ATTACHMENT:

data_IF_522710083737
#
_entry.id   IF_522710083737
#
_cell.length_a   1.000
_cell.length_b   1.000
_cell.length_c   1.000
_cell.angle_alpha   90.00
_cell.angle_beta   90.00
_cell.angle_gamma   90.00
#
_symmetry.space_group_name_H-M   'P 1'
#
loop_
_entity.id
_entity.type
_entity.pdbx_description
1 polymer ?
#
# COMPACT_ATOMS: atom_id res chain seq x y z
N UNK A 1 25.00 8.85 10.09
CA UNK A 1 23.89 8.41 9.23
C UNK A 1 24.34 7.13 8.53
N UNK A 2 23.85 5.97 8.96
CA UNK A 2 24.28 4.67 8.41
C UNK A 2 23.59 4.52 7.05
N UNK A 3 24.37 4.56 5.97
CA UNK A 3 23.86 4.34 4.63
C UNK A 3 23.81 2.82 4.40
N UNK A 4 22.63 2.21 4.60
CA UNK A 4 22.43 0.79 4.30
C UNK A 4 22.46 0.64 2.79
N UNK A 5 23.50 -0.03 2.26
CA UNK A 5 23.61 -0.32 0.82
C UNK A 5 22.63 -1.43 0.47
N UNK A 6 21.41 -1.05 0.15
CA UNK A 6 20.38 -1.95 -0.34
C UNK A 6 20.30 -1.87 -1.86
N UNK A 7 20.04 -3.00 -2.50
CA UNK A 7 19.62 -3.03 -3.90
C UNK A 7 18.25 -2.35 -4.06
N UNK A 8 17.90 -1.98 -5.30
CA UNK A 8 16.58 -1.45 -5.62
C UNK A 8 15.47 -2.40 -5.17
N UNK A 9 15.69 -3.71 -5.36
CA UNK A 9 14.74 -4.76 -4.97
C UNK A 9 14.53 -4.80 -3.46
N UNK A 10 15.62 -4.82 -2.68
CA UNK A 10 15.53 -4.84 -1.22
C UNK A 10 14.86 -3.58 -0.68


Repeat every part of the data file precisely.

data_IF_522710083737
#
_entry.id   IF_522710083737
#
_cell.length_a   1.000
_cell.length_b   1.000
_cell.length_c   1.000
_cell.angle_alpha   90.00
_cell.angle_beta   90.00
_cell.angle_gamma   90.00
#
_symmetry.space_group_name_H-M   'P 1'
#
loop_
_entity.id
_entity.type
_entity.pdbx_description
1 polymer ?
#
# COMPACT_ATOMS: atom_id res chain seq x y z
N UNK A 1 25.00 8.85 10.09
CA UNK A 1 23.89 8.41 9.23
C UNK A 1 24.34 7.13 8.53
N UNK A 2 23.85 5.97 8.96
CA UNK A 2 24.28 4.67 8.41
C UNK A 2 23.59 4.52 7.05
N UNK A 3 24.37 4.56 5.97
CA UNK A 3 23.86 4.34 4.63
C UNK A 3 23.81 2.82 4.40
N UNK A 4 22.63 2.21 4.60
CA UNK A 4 22.43 0.79 4.30
C UNK A 4 22.46 0.64 2.79
N UNK A 5 23.50 -0.03 2.26
CA UNK A 5 23.61 -0.32 0.82
C UNK A 5 22.63 -1.43 0.47
N UNK A 6 21.41 -1.05 0.15
CA UNK A 6 20.38 -1.95 -0.34
C UNK A 6 20.30 -1.87 -1.86
N UNK A 7 20.04 -3.00 -2.50
CA UNK A 7 19.62 -3.03 -3.90
C UNK A 7 18.25 -2.35 -4.06
N UNK A 8 17.90 -1.98 -5.30
CA UNK A 8 16.58 -1.45 -5.62
C UNK A 8 15.47 -2.40 -5.17
N UNK A 9 15.69 -3.71 -5.36
CA UNK A 9 14.74 -4.76 -4.97
C UNK A 9 14.53 -4.80 -3.46
N UNK A 10 15.62 -4.82 -2.68
CA UNK A 10 15.53 -4.84 -1.22
C UNK A 10 14.86 -3.58 -0.68